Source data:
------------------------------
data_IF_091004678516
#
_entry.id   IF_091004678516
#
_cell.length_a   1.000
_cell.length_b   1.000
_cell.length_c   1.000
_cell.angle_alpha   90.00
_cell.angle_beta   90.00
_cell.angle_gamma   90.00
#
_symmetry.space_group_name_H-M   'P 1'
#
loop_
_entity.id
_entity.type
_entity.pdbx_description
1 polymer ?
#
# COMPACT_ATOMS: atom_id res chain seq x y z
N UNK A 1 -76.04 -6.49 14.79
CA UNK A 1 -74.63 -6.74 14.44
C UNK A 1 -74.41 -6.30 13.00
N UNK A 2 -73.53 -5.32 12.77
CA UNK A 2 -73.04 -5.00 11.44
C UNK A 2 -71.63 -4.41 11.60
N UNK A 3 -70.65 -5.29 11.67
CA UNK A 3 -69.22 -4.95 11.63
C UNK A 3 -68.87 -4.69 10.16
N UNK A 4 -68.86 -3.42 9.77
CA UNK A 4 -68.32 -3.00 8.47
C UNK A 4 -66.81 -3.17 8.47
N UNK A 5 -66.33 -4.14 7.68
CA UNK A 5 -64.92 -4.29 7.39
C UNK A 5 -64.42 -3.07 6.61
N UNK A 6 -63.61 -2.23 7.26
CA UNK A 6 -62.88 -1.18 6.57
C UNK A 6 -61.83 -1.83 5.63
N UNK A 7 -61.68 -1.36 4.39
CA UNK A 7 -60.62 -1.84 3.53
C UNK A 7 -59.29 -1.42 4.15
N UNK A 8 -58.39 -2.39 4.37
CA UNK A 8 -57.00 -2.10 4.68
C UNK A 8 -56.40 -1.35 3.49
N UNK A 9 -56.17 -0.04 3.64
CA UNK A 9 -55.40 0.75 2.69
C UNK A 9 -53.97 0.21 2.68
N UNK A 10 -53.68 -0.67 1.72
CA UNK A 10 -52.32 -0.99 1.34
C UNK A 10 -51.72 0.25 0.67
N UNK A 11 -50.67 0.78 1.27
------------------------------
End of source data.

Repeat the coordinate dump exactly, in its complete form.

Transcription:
data_IF_091004678516
#
_entry.id   IF_091004678516
#
_cell.length_a   1.000
_cell.length_b   1.000
_cell.length_c   1.000
_cell.angle_alpha   90.00
_cell.angle_beta   90.00
_cell.angle_gamma   90.00
#
_symmetry.space_group_name_H-M   'P 1'
#
loop_
_entity.id
_entity.type
_entity.pdbx_description
1 polymer ?
#
# COMPACT_ATOMS: atom_id res chain seq x y z
N UNK A 1 -76.04 -6.49 14.79
CA UNK A 1 -74.63 -6.74 14.44
C UNK A 1 -74.41 -6.30 13.00
N UNK A 2 -73.53 -5.32 12.77
CA UNK A 2 -73.04 -5.00 11.44
C UNK A 2 -71.63 -4.41 11.60
N UNK A 3 -70.65 -5.29 11.67
CA UNK A 3 -69.22 -4.95 11.63
C UNK A 3 -68.87 -4.69 10.16
N UNK A 4 -68.86 -3.42 9.77
CA UNK A 4 -68.32 -3.00 8.47
C UNK A 4 -66.81 -3.17 8.47
N UNK A 5 -66.33 -4.14 7.68
CA UNK A 5 -64.92 -4.29 7.39
C UNK A 5 -64.42 -3.07 6.61
N UNK A 6 -63.61 -2.23 7.26
CA UNK A 6 -62.88 -1.18 6.57
C UNK A 6 -61.83 -1.83 5.63
N UNK A 7 -61.68 -1.36 4.39
CA UNK A 7 -60.62 -1.84 3.53
C UNK A 7 -59.29 -1.42 4.15
N UNK A 8 -58.39 -2.39 4.37
CA UNK A 8 -57.00 -2.10 4.68
C UNK A 8 -56.40 -1.35 3.49
N UNK A 9 -56.17 -0.04 3.64
CA UNK A 9 -55.40 0.75 2.69
C UNK A 9 -53.97 0.21 2.68
N UNK A 10 -53.68 -0.67 1.72
CA UNK A 10 -52.32 -0.99 1.34
C UNK A 10 -51.72 0.25 0.67
N UNK A 11 -50.67 0.78 1.27